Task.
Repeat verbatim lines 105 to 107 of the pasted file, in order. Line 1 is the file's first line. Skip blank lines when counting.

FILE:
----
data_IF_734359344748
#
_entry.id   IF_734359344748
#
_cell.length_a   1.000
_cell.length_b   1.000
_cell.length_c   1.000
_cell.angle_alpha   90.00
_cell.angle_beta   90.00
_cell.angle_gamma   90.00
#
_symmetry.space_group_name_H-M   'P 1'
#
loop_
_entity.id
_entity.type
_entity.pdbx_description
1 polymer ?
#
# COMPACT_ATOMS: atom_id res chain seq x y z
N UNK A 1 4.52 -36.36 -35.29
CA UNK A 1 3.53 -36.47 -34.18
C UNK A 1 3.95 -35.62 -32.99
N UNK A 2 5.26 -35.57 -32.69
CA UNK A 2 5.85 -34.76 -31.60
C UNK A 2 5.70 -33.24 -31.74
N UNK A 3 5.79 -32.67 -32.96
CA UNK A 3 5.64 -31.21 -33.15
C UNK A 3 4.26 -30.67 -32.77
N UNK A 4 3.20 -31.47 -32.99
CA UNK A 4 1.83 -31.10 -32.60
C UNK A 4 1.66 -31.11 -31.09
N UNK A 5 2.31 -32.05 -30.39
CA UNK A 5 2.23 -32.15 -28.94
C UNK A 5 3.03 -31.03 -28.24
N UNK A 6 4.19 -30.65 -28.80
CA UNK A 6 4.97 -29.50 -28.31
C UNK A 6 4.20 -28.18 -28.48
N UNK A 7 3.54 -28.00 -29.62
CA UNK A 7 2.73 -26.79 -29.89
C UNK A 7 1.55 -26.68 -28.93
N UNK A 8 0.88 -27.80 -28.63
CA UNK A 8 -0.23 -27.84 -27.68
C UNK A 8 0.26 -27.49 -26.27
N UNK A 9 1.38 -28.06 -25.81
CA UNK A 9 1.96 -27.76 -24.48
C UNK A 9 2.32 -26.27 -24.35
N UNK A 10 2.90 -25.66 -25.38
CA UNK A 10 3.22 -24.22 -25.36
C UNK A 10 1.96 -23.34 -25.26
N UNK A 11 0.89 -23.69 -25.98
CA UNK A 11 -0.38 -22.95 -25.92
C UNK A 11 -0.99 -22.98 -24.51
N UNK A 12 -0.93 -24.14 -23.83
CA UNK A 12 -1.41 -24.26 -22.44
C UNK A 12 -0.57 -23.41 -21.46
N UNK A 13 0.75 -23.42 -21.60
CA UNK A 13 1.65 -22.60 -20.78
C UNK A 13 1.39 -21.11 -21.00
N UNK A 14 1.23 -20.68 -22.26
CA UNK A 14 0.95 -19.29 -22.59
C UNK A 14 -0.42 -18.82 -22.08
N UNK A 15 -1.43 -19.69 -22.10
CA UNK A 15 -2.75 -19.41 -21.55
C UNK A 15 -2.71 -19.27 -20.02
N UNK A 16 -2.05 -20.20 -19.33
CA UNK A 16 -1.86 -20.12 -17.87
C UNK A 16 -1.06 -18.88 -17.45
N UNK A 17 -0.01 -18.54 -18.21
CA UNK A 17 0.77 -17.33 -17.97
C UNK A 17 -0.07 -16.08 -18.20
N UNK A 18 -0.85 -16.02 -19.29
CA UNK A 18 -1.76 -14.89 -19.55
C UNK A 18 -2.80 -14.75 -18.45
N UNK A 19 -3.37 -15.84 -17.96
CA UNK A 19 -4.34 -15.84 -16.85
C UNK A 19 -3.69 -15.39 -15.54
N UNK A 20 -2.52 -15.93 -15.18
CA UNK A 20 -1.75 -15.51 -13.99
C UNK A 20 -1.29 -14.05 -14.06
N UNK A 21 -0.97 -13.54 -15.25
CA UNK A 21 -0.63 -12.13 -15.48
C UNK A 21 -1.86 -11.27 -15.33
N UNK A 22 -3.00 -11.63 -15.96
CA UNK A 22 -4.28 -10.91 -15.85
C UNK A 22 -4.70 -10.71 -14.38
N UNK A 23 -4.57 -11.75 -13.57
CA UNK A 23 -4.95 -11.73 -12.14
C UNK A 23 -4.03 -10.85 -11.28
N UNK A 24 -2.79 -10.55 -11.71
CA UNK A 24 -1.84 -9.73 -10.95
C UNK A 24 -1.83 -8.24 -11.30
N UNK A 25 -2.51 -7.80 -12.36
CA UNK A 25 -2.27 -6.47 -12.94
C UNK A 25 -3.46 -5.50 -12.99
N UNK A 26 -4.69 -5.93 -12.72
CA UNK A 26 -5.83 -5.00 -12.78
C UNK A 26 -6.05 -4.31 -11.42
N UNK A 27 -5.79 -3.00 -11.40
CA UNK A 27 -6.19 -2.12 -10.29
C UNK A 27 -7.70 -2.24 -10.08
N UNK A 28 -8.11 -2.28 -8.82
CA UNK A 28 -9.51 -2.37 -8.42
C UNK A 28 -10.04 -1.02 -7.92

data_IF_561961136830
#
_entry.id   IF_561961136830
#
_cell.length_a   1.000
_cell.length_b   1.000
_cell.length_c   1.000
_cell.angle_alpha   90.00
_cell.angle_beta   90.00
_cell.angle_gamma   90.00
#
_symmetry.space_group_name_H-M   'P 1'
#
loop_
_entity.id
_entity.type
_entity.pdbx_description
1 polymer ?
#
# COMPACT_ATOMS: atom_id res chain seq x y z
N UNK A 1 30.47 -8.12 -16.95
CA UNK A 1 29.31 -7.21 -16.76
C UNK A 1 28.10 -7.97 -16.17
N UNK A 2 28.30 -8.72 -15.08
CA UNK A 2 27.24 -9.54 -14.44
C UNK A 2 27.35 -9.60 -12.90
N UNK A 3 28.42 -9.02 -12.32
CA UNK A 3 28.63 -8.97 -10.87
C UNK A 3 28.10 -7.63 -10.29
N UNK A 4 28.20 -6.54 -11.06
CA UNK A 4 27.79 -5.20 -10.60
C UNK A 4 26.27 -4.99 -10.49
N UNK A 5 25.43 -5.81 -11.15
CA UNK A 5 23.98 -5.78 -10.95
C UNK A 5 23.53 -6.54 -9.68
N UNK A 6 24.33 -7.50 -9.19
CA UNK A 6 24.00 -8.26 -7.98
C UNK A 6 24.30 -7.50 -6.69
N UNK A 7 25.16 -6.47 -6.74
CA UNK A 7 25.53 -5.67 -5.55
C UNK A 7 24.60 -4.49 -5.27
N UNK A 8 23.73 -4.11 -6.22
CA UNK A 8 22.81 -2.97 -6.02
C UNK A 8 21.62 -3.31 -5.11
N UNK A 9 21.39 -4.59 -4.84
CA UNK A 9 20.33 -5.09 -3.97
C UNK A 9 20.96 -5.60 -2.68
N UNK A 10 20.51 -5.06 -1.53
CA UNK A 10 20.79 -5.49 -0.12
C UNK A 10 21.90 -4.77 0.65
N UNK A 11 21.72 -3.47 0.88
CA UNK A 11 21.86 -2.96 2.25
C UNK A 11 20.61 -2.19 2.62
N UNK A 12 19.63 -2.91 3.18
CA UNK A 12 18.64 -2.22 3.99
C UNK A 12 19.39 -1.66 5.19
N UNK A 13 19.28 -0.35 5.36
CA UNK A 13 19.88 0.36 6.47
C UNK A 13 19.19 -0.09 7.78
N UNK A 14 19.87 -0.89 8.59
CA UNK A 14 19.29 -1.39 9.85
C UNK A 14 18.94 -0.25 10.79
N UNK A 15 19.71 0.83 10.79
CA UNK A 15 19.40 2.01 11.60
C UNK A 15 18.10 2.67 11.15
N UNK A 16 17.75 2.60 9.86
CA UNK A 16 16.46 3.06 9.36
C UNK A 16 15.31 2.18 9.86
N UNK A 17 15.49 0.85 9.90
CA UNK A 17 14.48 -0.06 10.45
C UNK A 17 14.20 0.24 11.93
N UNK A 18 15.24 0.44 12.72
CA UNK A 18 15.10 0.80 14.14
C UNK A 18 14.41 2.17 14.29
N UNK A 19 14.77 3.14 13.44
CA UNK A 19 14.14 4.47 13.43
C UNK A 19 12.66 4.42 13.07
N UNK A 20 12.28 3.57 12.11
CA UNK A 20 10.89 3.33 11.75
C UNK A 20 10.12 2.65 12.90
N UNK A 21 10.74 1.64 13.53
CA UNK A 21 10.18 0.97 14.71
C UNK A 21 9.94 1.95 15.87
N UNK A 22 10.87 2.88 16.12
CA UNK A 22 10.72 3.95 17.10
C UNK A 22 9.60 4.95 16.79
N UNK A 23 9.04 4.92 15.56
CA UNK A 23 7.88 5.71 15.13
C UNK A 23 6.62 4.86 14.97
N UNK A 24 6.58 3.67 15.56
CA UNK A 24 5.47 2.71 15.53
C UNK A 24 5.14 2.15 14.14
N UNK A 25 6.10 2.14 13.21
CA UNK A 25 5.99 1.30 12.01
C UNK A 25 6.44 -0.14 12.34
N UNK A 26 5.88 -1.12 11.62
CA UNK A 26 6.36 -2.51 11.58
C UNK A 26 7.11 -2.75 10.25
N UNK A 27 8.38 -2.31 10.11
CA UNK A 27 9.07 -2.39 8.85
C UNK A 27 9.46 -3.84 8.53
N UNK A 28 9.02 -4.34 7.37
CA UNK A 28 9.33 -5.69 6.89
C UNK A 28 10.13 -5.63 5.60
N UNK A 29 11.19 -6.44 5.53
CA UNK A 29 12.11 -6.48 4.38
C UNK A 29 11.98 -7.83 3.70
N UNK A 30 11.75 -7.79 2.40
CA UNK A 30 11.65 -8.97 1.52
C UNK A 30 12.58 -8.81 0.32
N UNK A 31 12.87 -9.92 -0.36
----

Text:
data_IF_561961136830
#
_entry.id   IF_561961136830